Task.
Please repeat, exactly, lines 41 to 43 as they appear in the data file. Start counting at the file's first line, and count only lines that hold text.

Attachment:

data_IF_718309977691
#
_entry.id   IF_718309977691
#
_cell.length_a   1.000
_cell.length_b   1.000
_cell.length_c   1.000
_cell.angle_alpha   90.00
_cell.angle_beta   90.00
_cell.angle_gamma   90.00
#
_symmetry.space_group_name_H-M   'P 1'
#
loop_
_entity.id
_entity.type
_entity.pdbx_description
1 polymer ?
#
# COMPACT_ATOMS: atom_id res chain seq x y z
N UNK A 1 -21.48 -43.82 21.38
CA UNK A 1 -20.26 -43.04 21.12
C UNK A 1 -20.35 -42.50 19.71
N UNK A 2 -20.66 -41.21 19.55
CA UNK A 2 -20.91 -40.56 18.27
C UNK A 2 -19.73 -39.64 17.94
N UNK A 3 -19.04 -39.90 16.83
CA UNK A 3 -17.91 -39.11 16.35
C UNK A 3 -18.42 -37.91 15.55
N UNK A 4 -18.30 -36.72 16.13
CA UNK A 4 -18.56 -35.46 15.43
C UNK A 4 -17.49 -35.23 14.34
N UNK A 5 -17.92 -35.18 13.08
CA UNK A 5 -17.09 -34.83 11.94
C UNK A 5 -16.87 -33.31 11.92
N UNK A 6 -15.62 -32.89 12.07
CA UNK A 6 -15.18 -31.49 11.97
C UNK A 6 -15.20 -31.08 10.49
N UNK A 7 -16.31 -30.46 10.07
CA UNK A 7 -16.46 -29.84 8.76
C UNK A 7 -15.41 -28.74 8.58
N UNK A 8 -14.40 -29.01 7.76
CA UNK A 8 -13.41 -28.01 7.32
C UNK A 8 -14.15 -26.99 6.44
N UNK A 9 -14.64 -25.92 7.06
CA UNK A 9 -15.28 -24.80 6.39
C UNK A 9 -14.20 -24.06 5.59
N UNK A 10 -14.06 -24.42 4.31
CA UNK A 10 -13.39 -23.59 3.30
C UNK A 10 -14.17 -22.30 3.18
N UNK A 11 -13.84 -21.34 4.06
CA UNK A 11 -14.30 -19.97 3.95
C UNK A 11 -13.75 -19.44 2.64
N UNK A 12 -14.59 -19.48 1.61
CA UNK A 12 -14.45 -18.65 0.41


C UNK A 7 -15.41 -28.74 8.58
N UNK A 8 -14.40 -29.01 7.76
CA UNK A 8 -13.41 -28.01 7.32